Conservation Evidence strives to be as useful to conservationists as possible. Please take our survey to help the team improve our resource.

Providing evidence to improve practice

Individual study: The effects of partial root pruning on new root formation of Nuttall oak Quercus nuttallii seedlings; a laboratory experiment, University of Memphis, Tennessee, USA

Published source details

Farmer J.W. & Pezeshki S.R. (2004) Effects of periodic flooding and root pruning on Quercus nuttallii seedlings. Wetlands Ecology and Management, 12, 205-214

Summary

In the southern USA, much emphasis in bottomland hardwood restoration is placed on establishing an oak-dominated forest. Regeneration of deforested areas and where a desirable seed source is not present, by planting nursery-grown seedlings is one available reforestation technique. At the time of the present study, the usual procedure for seedling preparation was to prune seedling roots prior to transplanting in the field. However, it was not fully known as to what effect root pruning has on transplanted seedlings. Secondly, bottomland forest restoration efforts inherently take place on floodplains, but the potential interaction between root pruning and flooding on seedling performance was not known. This study consisted of two separate but related laboratory experiments. The second experiment, focusing on the effects of varying degrees of root pruning on new root formation, is summarised here.

For a summary of the effects of various amounts of root removal and varying soil moisture regimes on transplanted Nuttall oak Quercus nuttallii seedlings, see: http://www.conservationevidence.com/ViewEntry.asp?ID=1025.

One hundred and fifty bareroot Nuttall oak seedlings were obtained from a State nursery at Pinson, Tennessee; 45 of similar size (c. 25 cm tall, 5.2 mm basal diameter) were selected for root pruning. The experiment focused on the effects of varying degrees of root pruning on new root formation during the first 30 days.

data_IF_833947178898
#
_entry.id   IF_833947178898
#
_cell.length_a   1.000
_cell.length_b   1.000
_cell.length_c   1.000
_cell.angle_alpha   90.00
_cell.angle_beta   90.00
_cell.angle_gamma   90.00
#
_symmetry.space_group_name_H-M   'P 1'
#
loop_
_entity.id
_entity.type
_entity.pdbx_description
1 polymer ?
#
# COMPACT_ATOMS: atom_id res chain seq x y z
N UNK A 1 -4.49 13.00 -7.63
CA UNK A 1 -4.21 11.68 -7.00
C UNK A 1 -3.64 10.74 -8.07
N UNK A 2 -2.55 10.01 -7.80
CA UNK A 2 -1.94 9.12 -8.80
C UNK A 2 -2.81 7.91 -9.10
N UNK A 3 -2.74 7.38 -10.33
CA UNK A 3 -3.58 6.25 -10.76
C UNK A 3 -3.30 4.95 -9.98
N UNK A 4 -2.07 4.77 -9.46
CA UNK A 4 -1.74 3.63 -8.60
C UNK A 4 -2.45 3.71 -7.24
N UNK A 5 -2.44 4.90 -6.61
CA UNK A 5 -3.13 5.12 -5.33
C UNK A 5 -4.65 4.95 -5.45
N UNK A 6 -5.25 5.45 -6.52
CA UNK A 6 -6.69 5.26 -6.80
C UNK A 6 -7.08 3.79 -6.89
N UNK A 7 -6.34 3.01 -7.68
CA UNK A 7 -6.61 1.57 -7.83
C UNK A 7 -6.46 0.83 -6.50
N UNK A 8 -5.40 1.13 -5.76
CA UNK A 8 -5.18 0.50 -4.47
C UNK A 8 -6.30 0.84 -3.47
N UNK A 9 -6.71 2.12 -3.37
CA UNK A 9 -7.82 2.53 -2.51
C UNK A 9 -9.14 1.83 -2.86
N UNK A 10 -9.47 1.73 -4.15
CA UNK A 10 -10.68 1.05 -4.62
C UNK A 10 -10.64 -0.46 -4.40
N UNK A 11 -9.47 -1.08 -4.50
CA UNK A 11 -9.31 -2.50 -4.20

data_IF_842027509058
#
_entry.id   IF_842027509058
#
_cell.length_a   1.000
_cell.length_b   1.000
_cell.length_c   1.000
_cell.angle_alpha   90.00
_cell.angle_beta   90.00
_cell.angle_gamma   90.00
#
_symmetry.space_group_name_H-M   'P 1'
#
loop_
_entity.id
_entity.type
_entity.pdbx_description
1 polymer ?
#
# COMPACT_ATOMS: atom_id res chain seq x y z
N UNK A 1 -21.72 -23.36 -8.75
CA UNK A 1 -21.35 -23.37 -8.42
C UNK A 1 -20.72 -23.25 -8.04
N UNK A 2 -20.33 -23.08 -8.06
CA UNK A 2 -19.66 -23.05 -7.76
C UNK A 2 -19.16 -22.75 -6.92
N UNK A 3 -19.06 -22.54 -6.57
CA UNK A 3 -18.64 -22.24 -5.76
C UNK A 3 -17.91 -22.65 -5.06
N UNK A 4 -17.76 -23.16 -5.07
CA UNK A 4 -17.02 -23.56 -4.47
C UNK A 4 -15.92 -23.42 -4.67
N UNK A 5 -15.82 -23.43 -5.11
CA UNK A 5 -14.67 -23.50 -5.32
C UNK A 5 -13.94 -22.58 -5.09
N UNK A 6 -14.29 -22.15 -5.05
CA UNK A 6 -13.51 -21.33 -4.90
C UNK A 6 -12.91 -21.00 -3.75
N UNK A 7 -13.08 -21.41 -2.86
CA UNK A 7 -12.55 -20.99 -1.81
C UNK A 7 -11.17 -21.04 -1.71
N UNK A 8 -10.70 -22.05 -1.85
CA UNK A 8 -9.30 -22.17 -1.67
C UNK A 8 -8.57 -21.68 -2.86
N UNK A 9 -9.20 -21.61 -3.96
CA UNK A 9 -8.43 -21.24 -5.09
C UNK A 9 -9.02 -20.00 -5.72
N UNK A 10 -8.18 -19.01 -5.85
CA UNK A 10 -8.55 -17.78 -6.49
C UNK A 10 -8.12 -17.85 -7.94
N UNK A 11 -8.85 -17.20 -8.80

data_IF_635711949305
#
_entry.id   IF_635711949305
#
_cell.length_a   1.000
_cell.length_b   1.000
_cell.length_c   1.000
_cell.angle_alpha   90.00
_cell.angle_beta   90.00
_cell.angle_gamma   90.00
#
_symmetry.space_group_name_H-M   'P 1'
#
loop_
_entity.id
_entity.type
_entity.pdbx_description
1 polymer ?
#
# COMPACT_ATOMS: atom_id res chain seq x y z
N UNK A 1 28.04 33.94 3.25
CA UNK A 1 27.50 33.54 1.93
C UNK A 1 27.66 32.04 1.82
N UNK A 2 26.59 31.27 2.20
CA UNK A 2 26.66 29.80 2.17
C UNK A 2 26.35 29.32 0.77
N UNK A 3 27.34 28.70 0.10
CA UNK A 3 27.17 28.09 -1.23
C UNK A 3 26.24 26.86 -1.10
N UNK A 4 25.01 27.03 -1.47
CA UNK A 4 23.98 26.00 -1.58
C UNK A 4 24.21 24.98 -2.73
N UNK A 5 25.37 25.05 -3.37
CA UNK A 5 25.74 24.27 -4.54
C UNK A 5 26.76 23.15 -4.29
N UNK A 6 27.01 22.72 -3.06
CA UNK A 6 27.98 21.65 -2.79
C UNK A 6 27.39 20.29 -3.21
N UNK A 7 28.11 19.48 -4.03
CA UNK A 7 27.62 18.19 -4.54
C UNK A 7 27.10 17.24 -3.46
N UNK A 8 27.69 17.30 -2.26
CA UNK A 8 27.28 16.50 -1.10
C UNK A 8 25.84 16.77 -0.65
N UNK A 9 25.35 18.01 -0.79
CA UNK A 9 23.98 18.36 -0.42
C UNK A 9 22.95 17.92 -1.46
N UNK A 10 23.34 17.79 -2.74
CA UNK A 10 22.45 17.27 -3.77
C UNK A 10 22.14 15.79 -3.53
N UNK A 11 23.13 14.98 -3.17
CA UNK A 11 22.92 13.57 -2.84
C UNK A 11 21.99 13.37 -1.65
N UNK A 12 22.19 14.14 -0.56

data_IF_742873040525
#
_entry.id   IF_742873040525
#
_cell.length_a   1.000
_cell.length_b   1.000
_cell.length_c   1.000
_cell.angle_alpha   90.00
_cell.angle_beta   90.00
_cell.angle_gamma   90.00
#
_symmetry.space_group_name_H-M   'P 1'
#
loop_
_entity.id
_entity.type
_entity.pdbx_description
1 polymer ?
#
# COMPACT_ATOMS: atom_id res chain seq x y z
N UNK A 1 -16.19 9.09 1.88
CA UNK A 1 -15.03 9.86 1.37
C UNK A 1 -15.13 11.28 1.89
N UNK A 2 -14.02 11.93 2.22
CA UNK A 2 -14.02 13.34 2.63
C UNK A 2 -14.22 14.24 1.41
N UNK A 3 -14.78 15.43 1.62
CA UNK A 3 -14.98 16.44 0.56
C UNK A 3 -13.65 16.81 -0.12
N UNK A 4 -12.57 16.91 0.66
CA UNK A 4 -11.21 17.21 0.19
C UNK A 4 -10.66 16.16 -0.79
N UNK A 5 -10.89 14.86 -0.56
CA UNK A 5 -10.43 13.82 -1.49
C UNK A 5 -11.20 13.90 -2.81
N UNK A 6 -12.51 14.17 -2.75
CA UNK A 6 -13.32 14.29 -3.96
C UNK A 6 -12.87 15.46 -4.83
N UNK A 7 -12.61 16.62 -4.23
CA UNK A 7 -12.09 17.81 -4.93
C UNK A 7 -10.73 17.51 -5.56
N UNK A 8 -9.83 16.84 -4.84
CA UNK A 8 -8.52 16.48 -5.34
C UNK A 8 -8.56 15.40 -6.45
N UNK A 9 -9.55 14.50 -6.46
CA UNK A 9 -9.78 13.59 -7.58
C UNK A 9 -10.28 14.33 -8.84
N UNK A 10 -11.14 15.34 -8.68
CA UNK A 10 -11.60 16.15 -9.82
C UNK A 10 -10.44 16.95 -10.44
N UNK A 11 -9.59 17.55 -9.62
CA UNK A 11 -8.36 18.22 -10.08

Treatments: Treatments were 75% removal of each individual root's length, 25% removal, and a control (no root pruning), immediately after which seedlings were planted in 2.5 l plastic pots in a sand/field soil (1:2) mix. The seedlings were randomly arranged in the laboratory under artificial lighting. Samples were harvested at 0, 10, 20 and 30 days after treatment initiation, and analyzed for new root formation.

At day 10 there were no new root formations on any of the seedlings from the treatments. Root formation began sometime between day 10 and day 20. On day 20 there was considerable new root formation on both pruned and control seedlings.

Seedlings in the heavy pruned (75%) treatment produced an average of 13.0 new roots, 39.2 cm of new root length and 23.8 mg of new root biomass.

Seedlings in the light pruned (25%) treatment had an average of 8.6 new roots, 25.6 cm of new root length, and 17.0 mg of new root biomass.

Controls had an average of 5.6 new roots, 14.5 cm of new root length and 10.8 mg of new root biomass.

There was no difference in number of new roots, length of new root, or new root biomass at day 20 even though the heavy pruning had over twice as much root production as the control. Similar patterns were noted for day 30. New roots almost always emerged within 1 to 2 cm above the point at which the root was pruned.

Conclusions: Although some interesting trends were apparent e.g. the heavily pruned treatment resulted on average greatest new root production, the experiment did not reveal any significant differences in seedling root production between treatments in terms of new root formation, root length, or root biomass due to the pruning.


Note: If using or referring to this published study, please read and quote the original paper, this can be viewed at:

http://www.springerlink.com/content/r57x616340182417/fulltext.pdf